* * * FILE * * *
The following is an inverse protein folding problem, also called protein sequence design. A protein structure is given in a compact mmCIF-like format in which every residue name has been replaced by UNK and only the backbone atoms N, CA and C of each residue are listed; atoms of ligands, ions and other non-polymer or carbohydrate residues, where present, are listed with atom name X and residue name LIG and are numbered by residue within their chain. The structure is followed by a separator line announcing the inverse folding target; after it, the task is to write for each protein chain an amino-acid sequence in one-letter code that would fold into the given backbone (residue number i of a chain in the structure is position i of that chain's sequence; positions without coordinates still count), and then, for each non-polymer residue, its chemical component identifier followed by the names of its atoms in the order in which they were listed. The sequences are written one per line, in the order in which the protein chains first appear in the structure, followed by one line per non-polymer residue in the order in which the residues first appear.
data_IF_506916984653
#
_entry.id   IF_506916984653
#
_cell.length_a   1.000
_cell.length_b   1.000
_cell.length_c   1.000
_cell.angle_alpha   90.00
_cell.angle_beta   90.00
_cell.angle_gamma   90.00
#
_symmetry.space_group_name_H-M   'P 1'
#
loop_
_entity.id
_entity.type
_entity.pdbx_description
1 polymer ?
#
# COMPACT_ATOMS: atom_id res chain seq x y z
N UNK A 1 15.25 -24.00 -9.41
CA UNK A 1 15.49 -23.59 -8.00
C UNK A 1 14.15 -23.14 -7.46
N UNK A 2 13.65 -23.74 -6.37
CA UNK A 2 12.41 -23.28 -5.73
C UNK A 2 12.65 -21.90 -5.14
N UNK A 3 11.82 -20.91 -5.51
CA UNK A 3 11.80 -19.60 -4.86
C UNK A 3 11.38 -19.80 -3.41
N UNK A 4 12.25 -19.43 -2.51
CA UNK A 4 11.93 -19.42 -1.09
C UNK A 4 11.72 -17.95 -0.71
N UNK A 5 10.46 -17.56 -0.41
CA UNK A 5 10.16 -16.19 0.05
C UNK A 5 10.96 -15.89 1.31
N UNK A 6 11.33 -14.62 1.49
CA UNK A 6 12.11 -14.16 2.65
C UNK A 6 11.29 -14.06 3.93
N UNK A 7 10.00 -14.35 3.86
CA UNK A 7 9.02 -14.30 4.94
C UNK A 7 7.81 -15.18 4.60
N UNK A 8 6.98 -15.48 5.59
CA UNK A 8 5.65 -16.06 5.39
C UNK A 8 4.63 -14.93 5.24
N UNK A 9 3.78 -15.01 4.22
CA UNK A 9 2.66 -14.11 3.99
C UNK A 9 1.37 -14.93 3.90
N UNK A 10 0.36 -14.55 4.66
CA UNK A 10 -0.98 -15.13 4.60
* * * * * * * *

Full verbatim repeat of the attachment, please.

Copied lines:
The following is an inverse protein folding problem, also called protein sequence design. A protein structure is given in a compact mmCIF-like format in which every residue name has been replaced by UNK and only the backbone atoms N, CA and C of each residue are listed; atoms of ligands, ions and other non-polymer or carbohydrate residues, where present, are listed with atom name X and residue name LIG and are numbered by residue within their chain. The structure is followed by a separator line announcing the inverse folding target; after it, the task is to write for each protein chain an amino-acid sequence in one-letter code that would fold into the given backbone (residue number i of a chain in the structure is position i of that chain's sequence; positions without coordinates still count), and then, for each non-polymer residue, its chemical component identifier followed by the names of its atoms in the order in which they were listed. The sequences are written one per line, in the order in which the protein chains first appear in the structure, followed by one line per non-polymer residue in the order in which the residues first appear.
data_IF_506916984653
#
_entry.id   IF_506916984653
#
_cell.length_a   1.000
_cell.length_b   1.000
_cell.length_c   1.000
_cell.angle_alpha   90.00
_cell.angle_beta   90.00
_cell.angle_gamma   90.00
#
_symmetry.space_group_name_H-M   'P 1'
#
loop_
_entity.id
_entity.type
_entity.pdbx_description
1 polymer ?
#
# COMPACT_ATOMS: atom_id res chain seq x y z
N UNK A 1 15.25 -24.00 -9.41
CA UNK A 1 15.49 -23.59 -8.00
C UNK A 1 14.15 -23.14 -7.46
N UNK A 2 13.65 -23.74 -6.37
CA UNK A 2 12.41 -23.28 -5.73
C UNK A 2 12.65 -21.90 -5.14
N UNK A 3 11.82 -20.91 -5.51
CA UNK A 3 11.80 -19.60 -4.86
C UNK A 3 11.38 -19.80 -3.41
N UNK A 4 12.25 -19.43 -2.51
CA UNK A 4 11.93 -19.42 -1.09
C UNK A 4 11.72 -17.95 -0.71
N UNK A 5 10.46 -17.56 -0.41
CA UNK A 5 10.16 -16.19 0.05
C UNK A 5 10.96 -15.89 1.31
N UNK A 6 11.33 -14.62 1.49
CA UNK A 6 12.11 -14.16 2.65
C UNK A 6 11.29 -14.06 3.93
N UNK A 7 10.00 -14.35 3.86
CA UNK A 7 9.02 -14.30 4.94
C UNK A 7 7.81 -15.18 4.60
N UNK A 8 6.98 -15.48 5.59
CA UNK A 8 5.65 -16.06 5.39
C UNK A 8 4.63 -14.93 5.24
N UNK A 9 3.78 -15.01 4.22
CA UNK A 9 2.66 -14.11 3.99
C UNK A 9 1.37 -14.93 3.90
N UNK A 10 0.36 -14.55 4.66
CA UNK A 10 -0.98 -15.13 4.60